Diaghilev's Ballets Russes

Diaghilev's Ballets Russes

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This Blog is dedicated to preserving and celebrating the history and memories of Diaghilev's Ballets Russes, its legendary ballet dancers, choreographers, scenery artists, musicians and composers.

Wednesday, January 27, 2010

Dancers and Artist:Doubrovska, Vladimiroff and Berard Are February's Features

The Dancers: Felia and Pierre
February 13 marks the birthday of Felia Doubrovska. She was born in Russia. She trained at the Imperial Ballet School and was accepted into the Maryinsky Ballet in 1913. She joined Diaghilev's Ballets Russes in 1920, creating roles in Nijinska's Les Noces in 1923, Balanchine's Apollon Musagète, and Prodigal Son in 1928 and 1929.

When she took over a role from Bronislava Nijinska, Diaghilev told her, "You're too tall for the costume, but you have perfect taste, so go to Coco Chanel and order anything you like."

Felia married acclaimed Russian dancer, Pierre Vladimiroff and they emigrated to the West where they joined the Ballets Russes. Later Pierre danced with the Mordkin Ballet and joined Anna Pavlova's company. From 1934 to 1967 Pierre taught at the School of American Ballet, being the first teacher of the newly founded school to teach the male students.

Felia was guest ballerina with Col. de Basil's Ballet Russe in 1937 and later joined New York's Metropolitan Opera Ballet Company from 1938 to 1939. She retired from performing and became a distinguished teacher at Balanchine’s School of American Ballet, until her death at the age of 84.

The Artist: Berard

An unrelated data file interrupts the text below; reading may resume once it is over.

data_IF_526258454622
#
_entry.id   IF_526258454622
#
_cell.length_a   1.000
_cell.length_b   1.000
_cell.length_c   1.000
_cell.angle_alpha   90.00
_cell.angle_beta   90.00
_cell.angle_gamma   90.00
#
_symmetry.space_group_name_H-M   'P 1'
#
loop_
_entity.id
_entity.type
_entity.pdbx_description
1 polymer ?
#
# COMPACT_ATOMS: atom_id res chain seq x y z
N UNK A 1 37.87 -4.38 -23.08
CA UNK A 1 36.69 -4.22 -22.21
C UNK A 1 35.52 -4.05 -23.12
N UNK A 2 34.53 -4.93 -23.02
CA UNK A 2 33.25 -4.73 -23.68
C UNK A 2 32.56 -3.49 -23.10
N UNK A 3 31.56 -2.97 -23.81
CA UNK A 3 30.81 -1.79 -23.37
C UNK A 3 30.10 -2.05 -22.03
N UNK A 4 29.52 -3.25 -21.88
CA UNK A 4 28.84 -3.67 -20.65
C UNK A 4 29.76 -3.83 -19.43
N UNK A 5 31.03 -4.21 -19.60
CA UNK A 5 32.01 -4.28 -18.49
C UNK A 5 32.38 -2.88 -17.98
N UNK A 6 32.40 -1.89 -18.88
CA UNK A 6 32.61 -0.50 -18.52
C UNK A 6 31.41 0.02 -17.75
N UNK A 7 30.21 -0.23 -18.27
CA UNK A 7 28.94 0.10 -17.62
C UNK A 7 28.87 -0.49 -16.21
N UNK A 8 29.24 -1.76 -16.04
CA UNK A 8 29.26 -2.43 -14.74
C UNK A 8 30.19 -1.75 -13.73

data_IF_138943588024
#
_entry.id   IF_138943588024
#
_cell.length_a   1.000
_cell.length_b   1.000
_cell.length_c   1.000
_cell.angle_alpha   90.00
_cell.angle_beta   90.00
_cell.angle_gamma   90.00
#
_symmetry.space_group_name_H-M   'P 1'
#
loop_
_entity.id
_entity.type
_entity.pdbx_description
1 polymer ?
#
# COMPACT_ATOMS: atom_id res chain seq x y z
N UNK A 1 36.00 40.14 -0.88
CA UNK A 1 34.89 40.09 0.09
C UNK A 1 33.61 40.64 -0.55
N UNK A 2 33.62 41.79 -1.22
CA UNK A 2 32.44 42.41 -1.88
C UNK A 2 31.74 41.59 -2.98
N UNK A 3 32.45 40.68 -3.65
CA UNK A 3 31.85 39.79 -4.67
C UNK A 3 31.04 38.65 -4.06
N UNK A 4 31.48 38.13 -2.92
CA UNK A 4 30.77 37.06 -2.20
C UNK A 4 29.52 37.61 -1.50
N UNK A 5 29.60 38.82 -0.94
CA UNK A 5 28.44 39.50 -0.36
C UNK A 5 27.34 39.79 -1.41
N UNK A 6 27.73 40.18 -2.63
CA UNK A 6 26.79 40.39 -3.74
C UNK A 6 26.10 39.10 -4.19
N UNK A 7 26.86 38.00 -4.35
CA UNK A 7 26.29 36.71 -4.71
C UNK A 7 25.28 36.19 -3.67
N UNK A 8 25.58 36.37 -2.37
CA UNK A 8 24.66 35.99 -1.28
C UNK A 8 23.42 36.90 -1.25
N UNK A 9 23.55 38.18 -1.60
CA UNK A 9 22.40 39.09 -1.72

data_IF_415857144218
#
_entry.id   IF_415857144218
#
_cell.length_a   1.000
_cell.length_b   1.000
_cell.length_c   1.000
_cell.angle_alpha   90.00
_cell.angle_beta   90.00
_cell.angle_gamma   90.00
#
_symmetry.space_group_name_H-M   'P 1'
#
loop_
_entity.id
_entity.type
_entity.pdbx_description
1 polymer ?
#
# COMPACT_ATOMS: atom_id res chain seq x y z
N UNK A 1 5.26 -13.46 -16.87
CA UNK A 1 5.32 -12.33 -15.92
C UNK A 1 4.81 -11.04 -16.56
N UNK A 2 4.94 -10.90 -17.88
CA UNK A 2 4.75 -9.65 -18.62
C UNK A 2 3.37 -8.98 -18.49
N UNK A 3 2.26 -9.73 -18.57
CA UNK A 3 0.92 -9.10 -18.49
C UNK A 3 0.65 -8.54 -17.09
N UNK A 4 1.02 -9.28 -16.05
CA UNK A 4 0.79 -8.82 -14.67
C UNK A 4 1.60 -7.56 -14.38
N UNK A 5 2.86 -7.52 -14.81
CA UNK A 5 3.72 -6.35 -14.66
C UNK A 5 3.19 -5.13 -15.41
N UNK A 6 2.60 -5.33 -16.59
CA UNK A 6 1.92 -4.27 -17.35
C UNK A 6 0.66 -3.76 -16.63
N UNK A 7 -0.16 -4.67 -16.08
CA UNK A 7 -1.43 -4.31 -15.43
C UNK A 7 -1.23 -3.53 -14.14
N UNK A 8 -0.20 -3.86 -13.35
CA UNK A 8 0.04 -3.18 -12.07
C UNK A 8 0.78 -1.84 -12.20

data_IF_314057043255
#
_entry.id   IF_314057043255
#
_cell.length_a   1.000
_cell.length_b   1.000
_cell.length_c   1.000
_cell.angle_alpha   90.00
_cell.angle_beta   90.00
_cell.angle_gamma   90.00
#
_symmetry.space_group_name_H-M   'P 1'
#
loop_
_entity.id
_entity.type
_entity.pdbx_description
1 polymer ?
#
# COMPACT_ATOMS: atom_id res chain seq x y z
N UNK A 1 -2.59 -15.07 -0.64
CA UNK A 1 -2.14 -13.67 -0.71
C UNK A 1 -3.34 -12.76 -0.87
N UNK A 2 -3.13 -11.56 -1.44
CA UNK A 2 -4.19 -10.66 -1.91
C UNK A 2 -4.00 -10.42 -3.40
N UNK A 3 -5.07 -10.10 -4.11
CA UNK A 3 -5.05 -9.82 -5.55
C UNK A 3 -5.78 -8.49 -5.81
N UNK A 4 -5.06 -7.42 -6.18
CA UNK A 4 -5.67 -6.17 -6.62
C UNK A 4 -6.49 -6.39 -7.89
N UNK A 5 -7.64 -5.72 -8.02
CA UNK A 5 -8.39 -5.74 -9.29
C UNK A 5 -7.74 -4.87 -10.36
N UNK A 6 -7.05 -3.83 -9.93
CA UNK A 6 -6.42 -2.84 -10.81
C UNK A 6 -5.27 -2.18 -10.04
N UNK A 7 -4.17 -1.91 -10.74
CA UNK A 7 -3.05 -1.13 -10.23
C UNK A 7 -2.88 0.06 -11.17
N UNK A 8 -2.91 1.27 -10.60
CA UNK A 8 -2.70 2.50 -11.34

February 13th also marks the loss of one of the most important scenery artists for Diaghilev's Ballets Russes. Christian Bérard, also known as Bébé, was a French artist, fashion illustrator and designer. Bérard's lover Boris Kochno, was the Director of Diaghilev's Ballets Russes, and also the co-founder of the Ballet des Champs-Elysées. Born in Paris in 1902, Bérard studied at the Lycée Janson de Sailly as a child. In 1920, he entered the Academie Ranson. Bérard showed his first exhibition in 1925, at the Gallery Pierre.

From the start of his career he had an interest in theatrical scenery and costume designs, and played an important role in the development of theatrical design in the 1930s and 1940s. He also worked as a fashion illustrator for Coco Chanel, Elsa Schiaparelli, and Nina Ricci. Bérard's most renowned achievement was probably his designs for Jean Cocteau's 1946 film La Belle et la Bête. Bérard died suddenly in 1949, on the stage of the Théâtre de Marigny. Francis Poulenc's Stabat Mater was composed in his memory.

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